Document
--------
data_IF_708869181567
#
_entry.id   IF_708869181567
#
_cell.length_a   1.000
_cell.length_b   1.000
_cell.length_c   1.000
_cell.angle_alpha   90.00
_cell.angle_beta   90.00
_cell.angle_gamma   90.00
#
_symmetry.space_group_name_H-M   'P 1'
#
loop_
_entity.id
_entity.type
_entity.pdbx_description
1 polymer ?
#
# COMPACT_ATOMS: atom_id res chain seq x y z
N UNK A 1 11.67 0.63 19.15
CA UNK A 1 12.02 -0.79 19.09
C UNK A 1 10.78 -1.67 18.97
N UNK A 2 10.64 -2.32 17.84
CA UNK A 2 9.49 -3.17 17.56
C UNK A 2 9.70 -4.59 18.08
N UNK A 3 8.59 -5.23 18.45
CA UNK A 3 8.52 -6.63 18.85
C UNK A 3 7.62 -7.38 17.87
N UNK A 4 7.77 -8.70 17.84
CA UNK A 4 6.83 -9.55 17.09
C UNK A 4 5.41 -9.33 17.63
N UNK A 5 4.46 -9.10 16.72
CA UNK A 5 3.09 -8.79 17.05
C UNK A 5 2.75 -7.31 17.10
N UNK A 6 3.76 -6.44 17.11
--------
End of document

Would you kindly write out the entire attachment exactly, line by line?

data_IF_708869181567
#
_entry.id   IF_708869181567
#
_cell.length_a   1.000
_cell.length_b   1.000
_cell.length_c   1.000
_cell.angle_alpha   90.00
_cell.angle_beta   90.00
_cell.angle_gamma   90.00
#
_symmetry.space_group_name_H-M   'P 1'
#
loop_
_entity.id
_entity.type
_entity.pdbx_description
1 polymer ?
#
# COMPACT_ATOMS: atom_id res chain seq x y z
N UNK A 1 11.67 0.63 19.15
CA UNK A 1 12.02 -0.79 19.09
C UNK A 1 10.78 -1.67 18.97
N UNK A 2 10.64 -2.32 17.84
CA UNK A 2 9.49 -3.17 17.56
C UNK A 2 9.70 -4.59 18.08
N UNK A 3 8.59 -5.23 18.45
CA UNK A 3 8.52 -6.63 18.85
C UNK A 3 7.62 -7.38 17.87
N UNK A 4 7.77 -8.70 17.84
CA UNK A 4 6.83 -9.55 17.09
C UNK A 4 5.41 -9.33 17.63
N UNK A 5 4.46 -9.10 16.72
CA UNK A 5 3.09 -8.79 17.05
C UNK A 5 2.75 -7.31 17.10
N UNK A 6 3.76 -6.44 17.11